RESPONSE TO I-BAND:
First, I want to thank you for you input and desire to open the door for
further discussion regarding advancing protective details. Secondly,
let me say that I have never plagiarized anything I have written in my
life. In fact, in this particular case, every word that appears in the
article comes directly from my mind to the keyboard; VIP protection
tactics naturally come to mind, whether it be advancing a detail,
protective driving techniques, threat assessments, protection
choreography, emergency medical triage actions, etc.
In terms of your contention that conducting a protective service detail
for a government official or foreign dignitary is quite different from
providing security for a CEO, you are correct. However, why as a
private sector executive protection specialist would you not effectively
liaison with local law enforcement while conducting an advance?
Additionally, why would you not make every effort to acquire the
appropriate amount of agent manpower as you feel is needed? I am
certain that if you diplomatically approached a local NYC precinct
commander (and I am a native New Yorker), related that you are the
advance agent for a private sector principal who will be visiting his
city to attend a conference, this official will make every effort to
assist you. No, you may not get a motorcycle escort for your motorcade
(even in the private sector you should have at least two vehicles during
your PSO), but he may post a marked unit at the hotel when your man or
woman arrives, and he may even give you a detective for the initial
phases of your advance. Whether these things occur depends upon how you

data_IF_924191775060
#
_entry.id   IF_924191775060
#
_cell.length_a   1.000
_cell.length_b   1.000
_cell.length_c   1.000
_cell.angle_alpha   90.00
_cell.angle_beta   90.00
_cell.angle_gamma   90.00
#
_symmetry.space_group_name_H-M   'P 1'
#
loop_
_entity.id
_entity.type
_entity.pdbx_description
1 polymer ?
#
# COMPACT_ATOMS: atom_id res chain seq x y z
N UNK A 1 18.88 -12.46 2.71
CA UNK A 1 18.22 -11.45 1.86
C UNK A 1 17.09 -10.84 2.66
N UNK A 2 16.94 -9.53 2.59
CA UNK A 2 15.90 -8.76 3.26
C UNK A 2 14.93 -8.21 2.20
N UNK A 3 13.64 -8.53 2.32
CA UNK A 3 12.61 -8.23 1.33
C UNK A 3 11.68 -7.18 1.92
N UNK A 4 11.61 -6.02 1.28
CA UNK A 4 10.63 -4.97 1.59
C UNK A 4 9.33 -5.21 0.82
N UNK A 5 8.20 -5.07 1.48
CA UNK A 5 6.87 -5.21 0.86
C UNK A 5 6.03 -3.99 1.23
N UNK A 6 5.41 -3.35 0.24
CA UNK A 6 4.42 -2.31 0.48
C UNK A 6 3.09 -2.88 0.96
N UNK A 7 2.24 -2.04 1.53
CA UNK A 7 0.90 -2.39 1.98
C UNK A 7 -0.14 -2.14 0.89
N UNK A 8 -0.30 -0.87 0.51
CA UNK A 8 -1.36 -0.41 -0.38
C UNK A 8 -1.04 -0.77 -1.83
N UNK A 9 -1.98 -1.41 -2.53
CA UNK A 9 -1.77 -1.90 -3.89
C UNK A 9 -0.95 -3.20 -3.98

approach that commander.
As I stated earlier, government and private sector personal security may
operate in varied environments, and perhaps under different constraints,
especially in terms of funding. However, when it comes to the basic
tenets and principals of VIP protection, you should strive to hit the
mark every time; get the extra bodies, provide a comprehensive advance,
have up to date communications, and yes, acquire funding for a follow
car and agents to fill it. Be as tactful and diplomatic as possible
when conducting your advance and when you are negotiating your contract
for the security of this principal. You will be surprised that more
doors will open and you will have more offers to assist your protective
In any case, thanks for the input and I appreciate your effort to open
the discussion further!
That’s good info. The author has obviously BTDT.
Although most details won’t have the numbers to operate exactly like that, it’s always good to learn the gold standard. This way you know what you should be aspiring to. Also, if the threat level goes up and your detail is suddenly augmented, you’ll know how to best utilize those “extra” bodies.
It’s also good to learn what I call “The Hasty Advance”, because you may have to compress all of that Advance Work into 30 minutes of info gathering and dissemination prior to the arrival of the motorcade. In the private sector, you’ll be doing that a lot more often than you’ll be doing the “Full Court Press” described in the article.
Again- good stuff.
Classic governmental Advance protocols. Reads like it was plagiarized from an alphabet agency training manual.
However, the abundant time available to conduct the Advance (equal to the trip duration!) and the considerable personnel assets described, are rarely available in the private sector.